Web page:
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Trail Notes: 09/11/2016

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Seeking the Lost

When have you felt most lost in your life?

…As a child, in a strange new school?

…As a teen, feeling left out of the cliques in school?  Angry at parents who didn’t seem to understand?

…As a young adult, trying to find your way as friends seem to move with confidence into careers and relationships? 

…As an older person, who has lost a great love in your life, and feeling like a ship without a rudder? Or lost a job that defined who you are? 

When we feel lost, we look around with awe at all the others who seem to have it all together, who move forward without doubt, who seem to be so “found.” 

In our series on “Practicing Love,” we reflect together this week on being lost, and on finding new love, new purpose, new belonging in life. Jesus put it in terms his hearers would understand well:  a shepherd has a large flock of sheep, and one gets lost. What will the shepherd do? Mind the 99 in the herd, or seek out the lost? 

You know Jesus’ answer. He seeks out the lost and brings her home. That is the loving thing to do. And then he celebrates that the lost one is found! He didn’t try to analyze the causes of the lostness, or berate the little sheep who wandered off.  He went and found her, brought her back, and celebrated.

This is good news for us. The “sinners” whom the Pharisees despise are the chief target of Jesus’ love. When a sinner comes home, that is the greatest joy in heaven!  That means none of us is so lost that we are beyond the reach of God, beyond the arms of Jesus to reach us.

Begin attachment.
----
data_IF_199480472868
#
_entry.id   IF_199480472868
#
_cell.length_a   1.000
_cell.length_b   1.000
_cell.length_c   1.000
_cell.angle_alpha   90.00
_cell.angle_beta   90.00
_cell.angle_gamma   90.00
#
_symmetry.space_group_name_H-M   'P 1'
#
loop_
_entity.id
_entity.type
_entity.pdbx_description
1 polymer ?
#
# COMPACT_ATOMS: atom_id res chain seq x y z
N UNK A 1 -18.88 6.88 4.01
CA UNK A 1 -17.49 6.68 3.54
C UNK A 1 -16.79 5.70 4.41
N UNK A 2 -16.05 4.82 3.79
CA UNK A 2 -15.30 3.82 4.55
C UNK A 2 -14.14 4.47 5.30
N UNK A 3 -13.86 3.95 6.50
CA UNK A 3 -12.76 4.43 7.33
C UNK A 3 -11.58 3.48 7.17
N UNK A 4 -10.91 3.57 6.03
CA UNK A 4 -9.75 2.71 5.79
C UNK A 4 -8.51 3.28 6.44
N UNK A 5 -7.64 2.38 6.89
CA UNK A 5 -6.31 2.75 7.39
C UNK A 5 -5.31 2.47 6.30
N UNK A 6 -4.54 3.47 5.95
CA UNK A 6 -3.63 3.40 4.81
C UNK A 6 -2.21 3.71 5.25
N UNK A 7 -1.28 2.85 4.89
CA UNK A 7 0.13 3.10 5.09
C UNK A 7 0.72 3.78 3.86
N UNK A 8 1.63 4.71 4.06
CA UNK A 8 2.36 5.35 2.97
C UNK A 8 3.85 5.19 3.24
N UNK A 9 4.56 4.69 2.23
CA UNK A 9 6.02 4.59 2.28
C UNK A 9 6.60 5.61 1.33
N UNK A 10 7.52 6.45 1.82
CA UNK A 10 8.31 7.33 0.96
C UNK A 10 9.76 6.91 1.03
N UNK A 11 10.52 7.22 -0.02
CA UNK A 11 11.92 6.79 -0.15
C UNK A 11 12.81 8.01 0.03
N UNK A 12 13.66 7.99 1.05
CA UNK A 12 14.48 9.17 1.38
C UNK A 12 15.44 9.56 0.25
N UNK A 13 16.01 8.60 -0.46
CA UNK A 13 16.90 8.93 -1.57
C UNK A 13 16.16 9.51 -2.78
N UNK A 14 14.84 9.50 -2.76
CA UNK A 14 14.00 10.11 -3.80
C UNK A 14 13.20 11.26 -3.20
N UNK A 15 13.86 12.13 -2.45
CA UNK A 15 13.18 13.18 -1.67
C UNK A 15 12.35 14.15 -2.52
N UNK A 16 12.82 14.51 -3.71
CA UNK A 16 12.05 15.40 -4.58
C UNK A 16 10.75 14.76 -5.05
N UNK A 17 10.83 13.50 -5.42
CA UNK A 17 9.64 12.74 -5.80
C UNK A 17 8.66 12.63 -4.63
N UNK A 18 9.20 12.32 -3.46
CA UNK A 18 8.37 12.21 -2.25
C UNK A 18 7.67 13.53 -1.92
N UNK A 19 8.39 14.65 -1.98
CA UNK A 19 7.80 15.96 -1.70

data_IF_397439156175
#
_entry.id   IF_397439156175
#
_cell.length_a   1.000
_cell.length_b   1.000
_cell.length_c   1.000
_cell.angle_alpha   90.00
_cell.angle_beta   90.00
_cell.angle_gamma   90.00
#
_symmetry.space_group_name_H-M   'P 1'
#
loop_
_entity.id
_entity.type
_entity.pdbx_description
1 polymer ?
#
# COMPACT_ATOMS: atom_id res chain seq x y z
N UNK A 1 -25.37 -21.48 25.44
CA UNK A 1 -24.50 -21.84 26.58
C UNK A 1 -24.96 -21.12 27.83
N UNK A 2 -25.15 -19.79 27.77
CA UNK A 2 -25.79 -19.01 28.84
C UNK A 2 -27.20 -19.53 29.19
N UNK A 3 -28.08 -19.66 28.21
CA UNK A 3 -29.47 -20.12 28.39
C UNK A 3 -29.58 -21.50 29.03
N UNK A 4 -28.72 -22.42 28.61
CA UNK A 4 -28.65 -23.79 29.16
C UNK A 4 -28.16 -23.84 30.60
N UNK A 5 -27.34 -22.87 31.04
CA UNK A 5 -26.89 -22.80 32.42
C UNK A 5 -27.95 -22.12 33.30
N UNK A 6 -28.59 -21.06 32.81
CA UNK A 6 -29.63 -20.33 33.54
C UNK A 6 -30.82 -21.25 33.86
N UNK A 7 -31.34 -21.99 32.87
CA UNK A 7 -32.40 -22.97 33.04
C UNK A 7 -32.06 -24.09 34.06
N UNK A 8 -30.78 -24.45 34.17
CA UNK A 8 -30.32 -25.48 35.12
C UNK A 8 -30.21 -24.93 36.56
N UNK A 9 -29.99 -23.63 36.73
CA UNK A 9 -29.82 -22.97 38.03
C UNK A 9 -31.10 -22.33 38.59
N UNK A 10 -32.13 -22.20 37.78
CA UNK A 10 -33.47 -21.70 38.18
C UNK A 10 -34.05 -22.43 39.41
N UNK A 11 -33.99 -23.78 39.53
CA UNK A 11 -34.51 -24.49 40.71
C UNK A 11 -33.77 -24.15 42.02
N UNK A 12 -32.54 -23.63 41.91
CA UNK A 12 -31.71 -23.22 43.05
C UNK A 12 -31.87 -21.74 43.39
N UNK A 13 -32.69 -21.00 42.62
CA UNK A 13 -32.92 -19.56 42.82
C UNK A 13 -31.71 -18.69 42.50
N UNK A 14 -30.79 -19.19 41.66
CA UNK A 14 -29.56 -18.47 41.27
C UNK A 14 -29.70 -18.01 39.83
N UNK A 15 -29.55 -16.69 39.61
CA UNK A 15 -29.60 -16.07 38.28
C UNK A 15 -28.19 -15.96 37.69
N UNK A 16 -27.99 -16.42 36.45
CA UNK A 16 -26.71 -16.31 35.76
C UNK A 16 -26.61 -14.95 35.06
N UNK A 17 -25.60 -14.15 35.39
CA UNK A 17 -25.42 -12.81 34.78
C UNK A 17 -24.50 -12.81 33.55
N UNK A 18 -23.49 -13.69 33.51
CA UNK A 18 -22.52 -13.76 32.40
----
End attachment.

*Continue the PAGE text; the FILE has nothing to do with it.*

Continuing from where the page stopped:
Of course, there is a second part of this cycle of love: we need to reach out in love to other people who are lost, just as Jesus reaches out to us. That’s how we practice love for the lost. What does it look like…at St. Dunstan’s?  One parishioner volunteered at a crisis hotline. Another uses therapy animals to reach children with special needs. Another makes phone calls to people who live alone, and visits with flowers now and then.  Another counsels teens in traumatic situations.  Another teaches students with difficult home lives, using art to help them express themselves. 

How do you practice love, with people who are lost? How have others loved you when you have felt lost? We’ll explore this further in the sermon at the late service.  These will be posted on our website as well, if you are interested.  JBM